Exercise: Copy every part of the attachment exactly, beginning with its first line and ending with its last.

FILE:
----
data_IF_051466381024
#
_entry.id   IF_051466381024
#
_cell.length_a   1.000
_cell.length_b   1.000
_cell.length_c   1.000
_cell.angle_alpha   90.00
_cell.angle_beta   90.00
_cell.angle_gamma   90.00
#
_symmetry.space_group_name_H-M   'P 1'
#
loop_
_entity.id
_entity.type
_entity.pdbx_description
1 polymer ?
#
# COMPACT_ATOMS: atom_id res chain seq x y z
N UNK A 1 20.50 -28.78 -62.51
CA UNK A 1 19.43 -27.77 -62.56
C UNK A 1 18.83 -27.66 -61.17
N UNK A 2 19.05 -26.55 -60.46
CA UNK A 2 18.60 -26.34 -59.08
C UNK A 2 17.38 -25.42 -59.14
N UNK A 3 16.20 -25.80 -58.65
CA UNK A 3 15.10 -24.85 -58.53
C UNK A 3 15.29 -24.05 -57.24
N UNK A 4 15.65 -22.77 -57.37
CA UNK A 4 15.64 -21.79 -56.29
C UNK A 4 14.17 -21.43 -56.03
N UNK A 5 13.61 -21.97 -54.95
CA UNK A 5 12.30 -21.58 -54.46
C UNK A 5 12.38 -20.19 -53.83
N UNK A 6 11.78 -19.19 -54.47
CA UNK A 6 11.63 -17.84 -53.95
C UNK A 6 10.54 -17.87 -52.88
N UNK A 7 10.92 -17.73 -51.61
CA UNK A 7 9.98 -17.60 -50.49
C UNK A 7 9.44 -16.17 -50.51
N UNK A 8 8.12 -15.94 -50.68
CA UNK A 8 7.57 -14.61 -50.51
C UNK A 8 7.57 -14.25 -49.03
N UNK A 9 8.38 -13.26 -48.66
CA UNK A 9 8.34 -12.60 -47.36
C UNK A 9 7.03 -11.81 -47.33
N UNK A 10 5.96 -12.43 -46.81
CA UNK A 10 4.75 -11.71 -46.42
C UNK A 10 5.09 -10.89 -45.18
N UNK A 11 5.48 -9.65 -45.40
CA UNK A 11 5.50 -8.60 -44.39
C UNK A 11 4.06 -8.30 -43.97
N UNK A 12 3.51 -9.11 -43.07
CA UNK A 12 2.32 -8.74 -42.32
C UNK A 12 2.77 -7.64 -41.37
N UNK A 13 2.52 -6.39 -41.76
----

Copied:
data_IF_051466381024
#
_entry.id   IF_051466381024
#
_cell.length_a   1.000
_cell.length_b   1.000
_cell.length_c   1.000
_cell.angle_alpha   90.00
_cell.angle_beta   90.00
_cell.angle_gamma   90.00
#
_symmetry.space_group_name_H-M   'P 1'
#
loop_
_entity.id
_entity.type
_entity.pdbx_description
1 polymer ?
#
# COMPACT_ATOMS: atom_id res chain seq x y z
N UNK A 1 20.50 -28.78 -62.51
CA UNK A 1 19.43 -27.77 -62.56
C UNK A 1 18.83 -27.66 -61.17
N UNK A 2 19.05 -26.55 -60.46
CA UNK A 2 18.60 -26.34 -59.08
C UNK A 2 17.38 -25.42 -59.14
N UNK A 3 16.20 -25.80 -58.65
CA UNK A 3 15.10 -24.85 -58.53
C UNK A 3 15.29 -24.05 -57.24
N UNK A 4 15.65 -22.77 -57.37
CA UNK A 4 15.64 -21.79 -56.29
C UNK A 4 14.17 -21.43 -56.03
N UNK A 5 13.61 -21.97 -54.95
CA UNK A 5 12.30 -21.58 -54.46
C UNK A 5 12.38 -20.19 -53.83
N UNK A 6 11.78 -19.19 -54.47
CA UNK A 6 11.63 -17.84 -53.95
C UNK A 6 10.54 -17.87 -52.88
N UNK A 7 10.92 -17.73 -51.61
CA UNK A 7 9.98 -17.60 -50.49
C UNK A 7 9.44 -16.17 -50.51
N UNK A 8 8.12 -15.94 -50.68
CA UNK A 8 7.57 -14.61 -50.51
C UNK A 8 7.57 -14.25 -49.03
N UNK A 9 8.38 -13.26 -48.66
CA UNK A 9 8.34 -12.60 -47.36
C UNK A 9 7.03 -11.81 -47.33
N UNK A 10 5.96 -12.43 -46.81
CA UNK A 10 4.75 -11.71 -46.42
C UNK A 10 5.09 -10.89 -45.18
N UNK A 11 5.48 -9.65 -45.40
CA UNK A 11 5.50 -8.60 -44.39
C UNK A 11 4.06 -8.30 -43.97
N UNK A 12 3.51 -9.11 -43.07
CA UNK A 12 2.32 -8.74 -42.32
C UNK A 12 2.77 -7.64 -41.37
N UNK A 13 2.52 -6.39 -41.76